We’ve heard it a lot : “my workcover case manager calls me and appears to want to look after me”, “my case manager is super friendly..”… ” my workcover insurance case manager will take good care of me”. WRONG! Workcover insurance case managers are not your “good neighbour”, you are NOT in good hands, and they are certainly not your friend (even if they pretend to be)!
Your Workcover Case Manager will NOT take care of you
Workcover case managers are not your friends and you are most definitely NOT in good hands! As an injured worker you are actually at war from day 1, and at a pretty much sophisticated war.
The workcover insurance case manager is generally experienced and knows all the workcover laws, at least all the tricks. Make no mistake, his or her job is to save the workcover insurance company money.
Many workcover insurance case managers receive bonuses and other monetary or valueable recognition for saving their company (the insurance company) money. It is a no brainer that the easiest way to save money for the insurance company is to deny workcover claims and to pay the minimal amount possible. This is also why they will sometimes use a case manager to try to force your doctor (or even an independent medical examiner) to get you to return to work. This is where they surface at your medical appointments, or this is when you hear from your concerned doctor that a someone from the workcoer insurance has called to obtain private information, or to book an appointment together with you with your treating doctor! That is also why they hire private investigators to try to find any semblance that you may not be following your “doctor’s orders”.
One of the worst thing that workcover case managers often do is to deliberately delay or stall any claim (be a medical and lik expense, be surgery, be medication request , anything). They like to delay, delay, deny, delay, delay, and deny some more, enough to drive you nuts!. But this is their normal routine believe it or not! We actually came to call this tactic SSS – Stall, Starve, then Settle.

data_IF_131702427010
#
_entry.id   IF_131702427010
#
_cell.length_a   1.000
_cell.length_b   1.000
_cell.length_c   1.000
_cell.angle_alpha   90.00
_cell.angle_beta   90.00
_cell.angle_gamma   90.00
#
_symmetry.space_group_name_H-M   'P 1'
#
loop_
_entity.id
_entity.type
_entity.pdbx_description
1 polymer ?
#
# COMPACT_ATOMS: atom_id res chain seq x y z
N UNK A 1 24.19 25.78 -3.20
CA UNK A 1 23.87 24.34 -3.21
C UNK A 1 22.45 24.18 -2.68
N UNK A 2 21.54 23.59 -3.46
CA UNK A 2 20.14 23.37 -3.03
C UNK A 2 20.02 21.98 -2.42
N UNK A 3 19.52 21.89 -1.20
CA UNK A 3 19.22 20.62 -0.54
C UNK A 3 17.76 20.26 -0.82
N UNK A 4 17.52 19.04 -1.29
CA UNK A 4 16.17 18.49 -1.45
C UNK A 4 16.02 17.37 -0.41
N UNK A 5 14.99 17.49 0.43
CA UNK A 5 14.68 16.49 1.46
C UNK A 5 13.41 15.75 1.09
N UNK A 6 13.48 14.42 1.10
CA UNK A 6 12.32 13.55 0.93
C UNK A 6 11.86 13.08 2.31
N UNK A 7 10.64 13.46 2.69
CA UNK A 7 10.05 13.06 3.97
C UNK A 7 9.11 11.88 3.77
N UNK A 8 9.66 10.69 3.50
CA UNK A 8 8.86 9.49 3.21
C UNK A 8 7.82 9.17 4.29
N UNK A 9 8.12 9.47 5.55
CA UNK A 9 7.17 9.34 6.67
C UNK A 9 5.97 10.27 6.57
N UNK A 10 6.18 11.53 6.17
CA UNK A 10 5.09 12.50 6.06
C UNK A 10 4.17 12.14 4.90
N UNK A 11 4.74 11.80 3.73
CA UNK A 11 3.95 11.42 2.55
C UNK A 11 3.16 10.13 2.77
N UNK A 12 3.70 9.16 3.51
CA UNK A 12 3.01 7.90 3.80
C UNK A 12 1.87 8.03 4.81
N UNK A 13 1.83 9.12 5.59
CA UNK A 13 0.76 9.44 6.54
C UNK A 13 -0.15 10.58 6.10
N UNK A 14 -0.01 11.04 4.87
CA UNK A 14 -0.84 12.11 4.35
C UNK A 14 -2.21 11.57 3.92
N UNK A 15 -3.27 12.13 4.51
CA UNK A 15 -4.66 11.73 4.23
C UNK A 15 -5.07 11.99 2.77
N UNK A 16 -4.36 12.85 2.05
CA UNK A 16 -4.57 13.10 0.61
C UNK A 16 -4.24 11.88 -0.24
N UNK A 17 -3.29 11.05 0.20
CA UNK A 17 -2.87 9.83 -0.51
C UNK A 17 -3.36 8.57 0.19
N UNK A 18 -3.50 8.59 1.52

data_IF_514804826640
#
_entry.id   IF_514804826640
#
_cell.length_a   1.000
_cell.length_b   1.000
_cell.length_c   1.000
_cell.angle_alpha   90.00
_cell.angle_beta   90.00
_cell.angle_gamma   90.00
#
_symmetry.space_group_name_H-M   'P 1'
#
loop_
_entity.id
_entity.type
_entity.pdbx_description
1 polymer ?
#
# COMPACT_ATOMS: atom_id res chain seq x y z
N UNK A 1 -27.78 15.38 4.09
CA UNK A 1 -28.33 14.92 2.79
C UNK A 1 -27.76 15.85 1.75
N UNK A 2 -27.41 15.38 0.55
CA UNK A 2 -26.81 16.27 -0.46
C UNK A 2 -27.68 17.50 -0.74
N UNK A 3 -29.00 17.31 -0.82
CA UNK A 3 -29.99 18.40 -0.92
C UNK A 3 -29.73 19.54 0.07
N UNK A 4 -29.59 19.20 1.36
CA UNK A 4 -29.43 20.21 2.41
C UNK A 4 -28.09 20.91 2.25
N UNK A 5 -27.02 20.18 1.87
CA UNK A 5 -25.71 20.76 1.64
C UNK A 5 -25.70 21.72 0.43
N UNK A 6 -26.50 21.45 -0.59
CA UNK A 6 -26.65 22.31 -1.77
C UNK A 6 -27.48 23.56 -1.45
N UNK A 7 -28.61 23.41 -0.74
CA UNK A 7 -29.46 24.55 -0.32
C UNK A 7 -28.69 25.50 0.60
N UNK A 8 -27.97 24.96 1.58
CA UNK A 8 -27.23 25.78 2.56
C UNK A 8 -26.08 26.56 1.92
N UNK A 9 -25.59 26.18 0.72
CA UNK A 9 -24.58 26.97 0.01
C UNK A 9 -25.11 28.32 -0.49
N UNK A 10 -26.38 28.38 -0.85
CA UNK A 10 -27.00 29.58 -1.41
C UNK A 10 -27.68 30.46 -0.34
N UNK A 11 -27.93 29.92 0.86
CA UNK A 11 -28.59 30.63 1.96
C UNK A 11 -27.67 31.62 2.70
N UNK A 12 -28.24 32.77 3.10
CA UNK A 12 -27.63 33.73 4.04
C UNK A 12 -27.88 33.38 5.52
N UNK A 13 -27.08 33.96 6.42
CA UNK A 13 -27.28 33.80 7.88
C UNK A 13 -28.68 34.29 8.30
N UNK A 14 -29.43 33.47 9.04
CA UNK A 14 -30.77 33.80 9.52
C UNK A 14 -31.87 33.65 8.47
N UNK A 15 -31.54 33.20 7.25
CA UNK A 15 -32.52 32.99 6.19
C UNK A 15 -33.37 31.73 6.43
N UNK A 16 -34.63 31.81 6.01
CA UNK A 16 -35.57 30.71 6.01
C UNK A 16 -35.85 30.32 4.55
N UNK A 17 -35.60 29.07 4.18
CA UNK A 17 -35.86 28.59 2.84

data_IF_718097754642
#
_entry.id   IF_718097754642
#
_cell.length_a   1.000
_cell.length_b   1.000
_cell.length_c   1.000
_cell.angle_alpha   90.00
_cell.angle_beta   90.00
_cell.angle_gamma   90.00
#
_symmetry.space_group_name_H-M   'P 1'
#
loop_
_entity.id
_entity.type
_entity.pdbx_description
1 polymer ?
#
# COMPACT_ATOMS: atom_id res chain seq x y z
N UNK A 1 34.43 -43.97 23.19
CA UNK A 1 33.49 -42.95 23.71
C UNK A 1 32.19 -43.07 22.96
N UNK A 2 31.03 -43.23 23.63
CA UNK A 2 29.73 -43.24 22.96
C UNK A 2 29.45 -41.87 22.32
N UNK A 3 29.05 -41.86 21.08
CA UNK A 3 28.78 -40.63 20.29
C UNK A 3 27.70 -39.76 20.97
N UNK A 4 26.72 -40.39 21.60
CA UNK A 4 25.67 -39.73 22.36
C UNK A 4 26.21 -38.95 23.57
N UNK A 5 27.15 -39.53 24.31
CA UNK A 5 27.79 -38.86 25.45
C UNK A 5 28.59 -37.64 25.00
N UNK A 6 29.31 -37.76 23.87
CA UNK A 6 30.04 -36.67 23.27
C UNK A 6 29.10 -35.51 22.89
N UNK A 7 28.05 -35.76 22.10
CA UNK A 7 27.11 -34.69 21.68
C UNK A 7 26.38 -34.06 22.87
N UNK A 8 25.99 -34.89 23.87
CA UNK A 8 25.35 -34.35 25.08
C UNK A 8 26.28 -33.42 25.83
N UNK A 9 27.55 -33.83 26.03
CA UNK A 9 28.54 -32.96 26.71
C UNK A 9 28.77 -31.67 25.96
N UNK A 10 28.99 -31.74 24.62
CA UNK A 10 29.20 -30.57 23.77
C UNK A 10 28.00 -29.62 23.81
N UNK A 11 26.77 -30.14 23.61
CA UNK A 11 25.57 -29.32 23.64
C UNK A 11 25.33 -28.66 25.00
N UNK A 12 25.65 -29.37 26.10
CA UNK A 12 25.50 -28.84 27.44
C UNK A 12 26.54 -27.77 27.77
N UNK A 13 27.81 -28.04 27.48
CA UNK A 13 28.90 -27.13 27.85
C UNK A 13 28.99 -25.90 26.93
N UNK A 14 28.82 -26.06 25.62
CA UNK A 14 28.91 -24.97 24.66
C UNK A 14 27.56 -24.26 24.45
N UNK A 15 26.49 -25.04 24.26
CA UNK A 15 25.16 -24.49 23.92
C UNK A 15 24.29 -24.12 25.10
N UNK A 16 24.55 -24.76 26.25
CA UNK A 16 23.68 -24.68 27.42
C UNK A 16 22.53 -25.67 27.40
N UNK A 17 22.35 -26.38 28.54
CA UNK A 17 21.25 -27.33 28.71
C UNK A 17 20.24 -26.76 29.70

So don’t take it personal – they do it to every injured workr. They will delay making payments (a favourite), they will delay medical treatment, they will deny that MRI you so badly need (or some other medical test), then they will delay setting up your doctors’ appointments (eg. approval letter for your MRI, CT etc), and then they will deny medical treatment by setting up a second opinion with an independent medical examiner (IME). You surely understand that If they do this systematically with every case, they literally save billions of dollars for their insurance company (be it Allianz, GB, GIO, Xchanging etc).
Think about it, If the case managers delay paying out $1 million dollars for 1 month (30 days) with all the injured claimants that they have, they save $50,000 for one month of delays and denials in interest alone.
One of the more shocking types of delay is denying claims casually while knowing that an injured worker is under financial hardship, in order to try to get the injured worker to settle a claim for pcents on the dollar due to the injured workers”s financial situation. This forces the injured worker to choose between whether he should wait for approval to get medical treatment s/he needs or settle his/her claim in order just not to have his house foreclosed upon.A prime example of this egregerious tactic is that we see a lot of low ball settlement offers around xmas for example. Think about it, injured worker is poor, in financial hardship, has children, it’s xmas,… it’s tempting!
If there is any “grey” area in a workcover case, the insurance company will deny your claim.
Stay strong, don’t take it personal, stick it out for as long as you can, do not accept low ball settlement offers, be vigilant, abide by your doctor’s orders at all times (surveillance), ensure you keep harassing your case manager for all the entitled benefits you may have such as medication payment, surgery, appliances, home and garden help, taxi transport, anything. Follow up on everything and in writing!